Trump poses a threat to the environment

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MCT

Steam rises from the stack of the scrubber as the primary emission after the cleaning process at Brandon Shores, one of Constellation Energy's biggest coal-fired plants located outside Baltimore, Maryland, November 21, 2011. (Andre Chung/MCT)

By Brandon Zegiel , Columnist

zegielbrandon_cutout Donald Trump plans to cut 70 to 80 percent of the Environmental Protection Agency’s regulatory funding, and when I heard this, I couldn’t help but laugh out of the pure ridiculousness of these claims.  

I actually had to consider which was worse: the problems the country faces involving climate change or the statements Trump made with a straight face to the public. After thinking about it, I decided that his logic was about as big of a problem as his unwillingness to learn about climate change.

Figuring Trump wasn’t going to be elected, as the primaries were still happening when he said this, I shrugged it off, praising my endorsement for Bernie Sanders even more. I never in a million years would have suspected that Donald Trump would be standing in the White House with an ax in his hands, ready to slash through the forest of the EPA.

I was wrong — severely mistaken, because that is exactly what happened. And now, that same man has the power to swing and cut at as much of the EPA’s regulatory funding as he wants, dismantling the already underfunded program more and more with every dollar he takes away.

It’s difficult to argue that the EPA gets too much money because they only account for one percent of the country’s national deficit. If anything, the EPA actually demands our attention for the work it does without much funding, providing the U. S. with tremendous policies such as the Clean Air Act. The successful plan has provided many positive externalities since its passing in 1970, including a lower aggregate pollution rate in the U.S.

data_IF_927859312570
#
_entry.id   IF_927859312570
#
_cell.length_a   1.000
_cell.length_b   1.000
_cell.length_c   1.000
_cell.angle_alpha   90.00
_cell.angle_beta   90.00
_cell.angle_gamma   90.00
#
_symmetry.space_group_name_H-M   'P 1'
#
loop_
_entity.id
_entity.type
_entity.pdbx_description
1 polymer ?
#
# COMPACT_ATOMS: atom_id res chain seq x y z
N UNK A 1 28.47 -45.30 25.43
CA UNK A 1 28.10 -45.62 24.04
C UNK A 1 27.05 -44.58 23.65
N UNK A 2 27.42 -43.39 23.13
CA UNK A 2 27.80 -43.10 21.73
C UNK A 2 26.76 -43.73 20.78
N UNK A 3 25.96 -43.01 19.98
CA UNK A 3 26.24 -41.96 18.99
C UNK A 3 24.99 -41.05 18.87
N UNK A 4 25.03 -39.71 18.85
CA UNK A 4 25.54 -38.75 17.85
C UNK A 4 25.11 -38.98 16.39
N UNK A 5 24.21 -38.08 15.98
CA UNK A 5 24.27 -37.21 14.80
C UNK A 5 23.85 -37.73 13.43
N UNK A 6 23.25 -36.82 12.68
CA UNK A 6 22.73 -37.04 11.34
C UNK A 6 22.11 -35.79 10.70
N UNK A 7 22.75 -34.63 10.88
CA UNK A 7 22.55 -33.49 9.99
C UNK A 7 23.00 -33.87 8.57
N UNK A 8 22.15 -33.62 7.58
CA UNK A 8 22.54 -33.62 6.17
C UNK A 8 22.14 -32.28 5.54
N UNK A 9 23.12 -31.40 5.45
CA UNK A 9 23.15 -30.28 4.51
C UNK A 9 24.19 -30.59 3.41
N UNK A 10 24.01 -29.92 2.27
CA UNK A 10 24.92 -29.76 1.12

Along with the Clean Air Act, the EPA has promoted other successful policy ideas, using different tactics of incentivizing cleaner technology to firms. The policies promote uses of subsidies, taxes and emission standards which all have distinct roles in the process of making cleaner technologies practical.

Trump wants to focus on cheaper energy rather than ethical energy, and this way of thinking could send America into an environmental depression where firms ignore the new energy available because it is too costly. CEOs of big companies don’t recognize anything more than the net cost and benefits of a new technology. The EPA is there to implement social benefits by providing incentives for businesses to conform.

So the next time a Trump supporter tells you how great our new president-elect is, make sure they know how devastating his environmental plans could be. It’s not to say he is going to be a terrible president, but his incomplete logic regarding his environmental plans suggests he is far from perfect.

In the meantime, we can do our best to respond to Donald Trump’s proposal to cut back funding. The National Resources Defense Council is currently raising money in an effort to stop his environmental policy reform from truly demoralizing the advancements made throughout the history of the EPA’s existence. They are accepting donations from people who want to see technological advancements and environmental justice in American life today.

It’s about the future generations this planet has yet to see. Isn’t it important we allow our kids to enjoy the same privileges we do from this planet?

Brandon is a sophomore in LAS. 

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